* Benefits may only be withdrawn from age 55.

* The same withdrawal/pension rules apply at retirement as for occupational funds.

RAs and preservation funds come in various product packages. These are:

Life assurance products

The main features are:

* High costs. Research has shown that these products can have extraordinarily high costs, reducing your ability to retire financially secure.

* Contractual: you sign a contract to pay contributions to an RA. If you do not maintain the payments you will be subject to confiscatory penalties, which are limited to 15 percent of accumulated savings on retirement products sold from January 2009 and 35 percent on older products. Life companies have introduced non-contractual products, but the costs are higher.

* Commissions: advisers are paid 50 percent of commission upfront, 50 percent on-going. Commissions are based on the premium and the length of the contract.

* May have guarantees, which come at additional cost.

* Smooth/stable bonus options, which smooth out investment returns of good and bad years.

Linked-investment service provider (Lisp) products

The main features are:

* High costs: Research undertaken by National Treasury indicates these products could have cost structures similar to life assurance products. There are likely to be multiple cost layers, including double charging with both annual asset management and performance fees.

* Provide for wide investment choice and the freedom to move between investments.

* Contributions are versatile, with no penalties for reducing or halting contributions.

* Commissions paid as-and-when, as a negotiated percentage of your premiums.

* Capital guarantees may be available through costly, very opaque, index-linked structured products.

Unit trusts (provided by one management company)

The main features are:

* Lowest-cost RAs: Personal Finance research conducted in 2008 found that unit trust RAs offered by a unit trust management company had the lowest costs of all forms of RAs. However, be careful, because some unit trust management companies offer unit trust RAs on a Lisp platform.

* Your choice of underlying investments is limited to funds of the management company.

* Contributions are versatile, with no penalties for reducing or halting contributions.

* Commissions paid as-and-when, as a negotiated percentage of your premiums.


Occupational retirement funds come in two main forms: defined benefit funds, where your pension is defined as a percentage of your final pay cheque and the number of years' membership of the fund; and defined contribution funds, where contributions made by you and your employer are fixed but the lump-sum payment and/or pension you receive at retirement is dependent on investment returns.

Occupational retirement funds can be stand-alone funds or can fall into a category known as umbrella funds, which include a number of participating employers. All occupational funds are divided into provident and pension funds.

Provident funds

These funds, which are due to be phased out, have the following features:

* No tax deductibility on member contributions.

* Tax deduction by your employer for employer contributions (to a maximum of 20 percent of pensionable income).

* No taxes on investment returns in the build-up phase.

* Withdrawals before and at retirement: member contributions are tax-free but employer contributions and investment growth are subject to lump-sum tax tables.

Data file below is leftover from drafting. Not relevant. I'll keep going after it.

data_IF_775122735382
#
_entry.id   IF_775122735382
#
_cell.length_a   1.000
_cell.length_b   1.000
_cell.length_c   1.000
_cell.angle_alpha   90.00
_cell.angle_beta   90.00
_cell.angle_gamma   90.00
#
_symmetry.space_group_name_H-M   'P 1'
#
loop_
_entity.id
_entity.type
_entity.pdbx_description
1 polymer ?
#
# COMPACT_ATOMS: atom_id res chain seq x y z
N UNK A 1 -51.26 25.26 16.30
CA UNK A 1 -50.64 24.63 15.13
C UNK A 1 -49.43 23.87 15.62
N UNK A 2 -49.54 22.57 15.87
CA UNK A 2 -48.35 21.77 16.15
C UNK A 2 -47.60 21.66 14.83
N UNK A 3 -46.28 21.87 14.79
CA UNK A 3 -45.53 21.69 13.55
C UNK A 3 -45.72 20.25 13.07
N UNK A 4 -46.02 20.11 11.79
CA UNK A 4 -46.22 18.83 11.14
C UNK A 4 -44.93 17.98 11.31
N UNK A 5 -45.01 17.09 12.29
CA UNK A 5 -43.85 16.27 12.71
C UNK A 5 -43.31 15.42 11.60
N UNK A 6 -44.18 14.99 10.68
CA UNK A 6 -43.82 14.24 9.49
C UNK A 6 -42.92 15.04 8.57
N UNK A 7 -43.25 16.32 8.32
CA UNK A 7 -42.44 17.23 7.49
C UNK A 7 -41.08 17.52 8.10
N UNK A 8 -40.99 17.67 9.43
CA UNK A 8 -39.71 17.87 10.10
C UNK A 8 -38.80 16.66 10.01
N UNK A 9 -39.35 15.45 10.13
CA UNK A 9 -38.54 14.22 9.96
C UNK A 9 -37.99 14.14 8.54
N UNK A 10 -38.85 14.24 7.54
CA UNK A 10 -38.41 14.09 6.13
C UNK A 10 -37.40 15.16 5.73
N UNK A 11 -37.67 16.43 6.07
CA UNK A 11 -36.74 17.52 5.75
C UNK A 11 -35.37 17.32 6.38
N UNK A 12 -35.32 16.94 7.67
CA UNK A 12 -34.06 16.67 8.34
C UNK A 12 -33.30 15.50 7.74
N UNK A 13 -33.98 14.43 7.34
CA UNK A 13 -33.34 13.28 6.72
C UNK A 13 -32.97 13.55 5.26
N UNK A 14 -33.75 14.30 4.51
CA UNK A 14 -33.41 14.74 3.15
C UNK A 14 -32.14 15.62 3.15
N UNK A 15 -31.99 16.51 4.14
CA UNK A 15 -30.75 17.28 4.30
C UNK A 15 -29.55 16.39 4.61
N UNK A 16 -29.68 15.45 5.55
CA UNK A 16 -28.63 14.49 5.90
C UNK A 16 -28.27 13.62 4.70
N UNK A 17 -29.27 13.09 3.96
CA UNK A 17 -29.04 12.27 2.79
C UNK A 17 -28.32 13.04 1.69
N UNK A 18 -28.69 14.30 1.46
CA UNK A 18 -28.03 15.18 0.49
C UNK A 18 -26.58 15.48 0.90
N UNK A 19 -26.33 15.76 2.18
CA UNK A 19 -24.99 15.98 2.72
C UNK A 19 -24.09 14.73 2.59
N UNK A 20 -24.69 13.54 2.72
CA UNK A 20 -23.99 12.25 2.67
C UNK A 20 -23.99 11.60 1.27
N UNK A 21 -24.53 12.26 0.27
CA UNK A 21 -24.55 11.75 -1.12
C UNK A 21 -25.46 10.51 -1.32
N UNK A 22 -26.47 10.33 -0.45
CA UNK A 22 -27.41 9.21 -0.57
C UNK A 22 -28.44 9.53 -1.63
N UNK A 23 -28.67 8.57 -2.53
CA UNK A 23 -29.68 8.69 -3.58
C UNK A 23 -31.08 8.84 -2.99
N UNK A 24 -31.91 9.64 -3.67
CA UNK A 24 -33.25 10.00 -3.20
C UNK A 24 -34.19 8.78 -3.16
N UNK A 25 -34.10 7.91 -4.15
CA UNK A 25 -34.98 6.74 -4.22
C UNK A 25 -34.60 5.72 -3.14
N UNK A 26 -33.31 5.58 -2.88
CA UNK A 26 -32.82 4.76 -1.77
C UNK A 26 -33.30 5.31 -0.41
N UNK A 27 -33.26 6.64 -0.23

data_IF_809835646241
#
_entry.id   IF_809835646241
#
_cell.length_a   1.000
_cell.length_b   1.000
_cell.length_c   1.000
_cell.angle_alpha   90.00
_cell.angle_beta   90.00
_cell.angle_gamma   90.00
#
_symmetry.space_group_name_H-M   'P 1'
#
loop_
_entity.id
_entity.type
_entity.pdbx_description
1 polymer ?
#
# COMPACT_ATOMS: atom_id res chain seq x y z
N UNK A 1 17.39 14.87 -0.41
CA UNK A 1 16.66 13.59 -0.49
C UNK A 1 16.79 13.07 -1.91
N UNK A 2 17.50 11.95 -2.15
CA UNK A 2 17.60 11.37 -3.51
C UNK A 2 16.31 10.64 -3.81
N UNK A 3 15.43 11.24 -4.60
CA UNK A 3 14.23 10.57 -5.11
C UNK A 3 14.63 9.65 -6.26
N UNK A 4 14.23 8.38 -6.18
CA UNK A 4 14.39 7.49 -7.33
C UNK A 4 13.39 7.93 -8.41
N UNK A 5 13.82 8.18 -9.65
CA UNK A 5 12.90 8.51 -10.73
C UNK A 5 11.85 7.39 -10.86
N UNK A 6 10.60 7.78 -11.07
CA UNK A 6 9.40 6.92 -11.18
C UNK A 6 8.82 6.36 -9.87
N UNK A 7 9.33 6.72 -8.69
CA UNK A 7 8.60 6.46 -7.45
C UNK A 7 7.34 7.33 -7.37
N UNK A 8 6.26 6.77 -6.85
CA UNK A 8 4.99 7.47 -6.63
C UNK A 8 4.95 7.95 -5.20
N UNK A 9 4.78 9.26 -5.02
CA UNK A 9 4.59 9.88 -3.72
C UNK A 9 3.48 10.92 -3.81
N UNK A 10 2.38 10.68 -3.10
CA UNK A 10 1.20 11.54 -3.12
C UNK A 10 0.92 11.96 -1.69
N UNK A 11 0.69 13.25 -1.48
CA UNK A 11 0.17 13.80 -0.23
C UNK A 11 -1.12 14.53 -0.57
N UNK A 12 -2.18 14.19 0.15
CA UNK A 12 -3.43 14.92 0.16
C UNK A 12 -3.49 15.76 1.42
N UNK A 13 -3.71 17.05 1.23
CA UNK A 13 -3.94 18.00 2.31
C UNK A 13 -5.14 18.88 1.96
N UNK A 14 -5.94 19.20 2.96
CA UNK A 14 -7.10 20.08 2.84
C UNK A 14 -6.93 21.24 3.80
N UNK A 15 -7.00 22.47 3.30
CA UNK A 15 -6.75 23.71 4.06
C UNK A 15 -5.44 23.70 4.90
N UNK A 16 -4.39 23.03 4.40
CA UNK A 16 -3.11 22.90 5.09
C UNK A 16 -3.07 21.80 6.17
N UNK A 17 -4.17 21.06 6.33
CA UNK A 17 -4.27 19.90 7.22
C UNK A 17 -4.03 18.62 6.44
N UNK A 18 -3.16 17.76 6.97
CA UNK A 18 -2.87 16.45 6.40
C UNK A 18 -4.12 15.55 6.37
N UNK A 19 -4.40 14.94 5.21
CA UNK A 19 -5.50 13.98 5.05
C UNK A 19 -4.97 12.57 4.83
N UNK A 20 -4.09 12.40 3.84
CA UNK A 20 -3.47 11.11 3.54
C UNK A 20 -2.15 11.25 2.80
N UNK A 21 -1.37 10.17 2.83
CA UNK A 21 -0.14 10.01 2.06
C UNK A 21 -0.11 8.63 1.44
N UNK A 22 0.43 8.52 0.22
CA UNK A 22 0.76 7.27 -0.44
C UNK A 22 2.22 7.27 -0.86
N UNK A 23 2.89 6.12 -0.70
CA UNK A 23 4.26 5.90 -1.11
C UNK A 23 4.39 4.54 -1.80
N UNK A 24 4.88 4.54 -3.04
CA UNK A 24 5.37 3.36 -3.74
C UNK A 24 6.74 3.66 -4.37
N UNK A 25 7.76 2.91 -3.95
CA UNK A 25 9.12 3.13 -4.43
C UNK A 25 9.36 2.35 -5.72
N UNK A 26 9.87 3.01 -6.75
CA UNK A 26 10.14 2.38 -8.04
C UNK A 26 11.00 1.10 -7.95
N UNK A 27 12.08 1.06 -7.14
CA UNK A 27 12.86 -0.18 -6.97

* Currently it is not compulsory to buy a pension.

Pension funds

The main features are:

* Member contributions are tax deductible (to a maximum of 7.5 percent of pensionable income).

* Employer contributions are tax deductible (to a maximum of 20 percent) by your employer.

* No taxes on investment returns in the build-up.

* Full withdrawals allowed on fund exit before retirement, subject to lump-sum tax tables.

* At retirement, two-thirds must be used to buy a pension. Any lump sums are subject to lump-sum tax. Your pension is taxed at your marginal rate, but there are no taxes on investment growth of the residue, which is invested for ongoing pension payments.

Umbrella funds

Umbrella funds, which can be either provident or pension funds, allow a number of employers to group together and share a retirement fund structure. They come in two main guises: those structured by an industry sector body or trade union, and those provided by the financial services industry, where diverse employers sign up employees for membership. The employees of each participating employer are ring-fenced within the umbrella fund, but they share service providers such as asset managers, administrators and group risk assurance providers.


The Cadiz Managed Flexible Fund, chosen by Personal Finance to demonstrate the effects of the new tax regime on tax-incentivised retirement funds, conforms to the prudential investment requirements of regulation 28 of the Pension Funds Act that applies to all retirement savings products.

The fund was the best-performing prudential asset allocation fund over three years for the period ending December 31, 2011, with an annual average return of 15.04 percent.

The fund also won the 2011 Personal Finance/Plexus/Profile Data Raging Bull certificate for the best risk-adjusted fund over five years in the unit trust sector: domestic – asset allocation, prudential variable equity.

The current asset allocation is: domestic equity 58.6 percent, international equity 9.2 percent, cash 18.3 percent, fixed income 9.2 percent, and property 4.7 percent. The asset allocation varies according to views of fund manager, Francois van Wyk, also the chief investment officer at Cadiz.


"So I have been truly blessed by the magical combination of my Scottish thrift genes; my generous compensation; my propensity to save whatever remains each year; the mathematical miracle of tax-free compounding; the knowledge that in investing, costs matter enormously; and enough common sense to focus on a balanced asset allocation.” – John C Bogle, founder of United States-based passive manager Vanguard and author of Enough – True Measures of Money, Business and Life.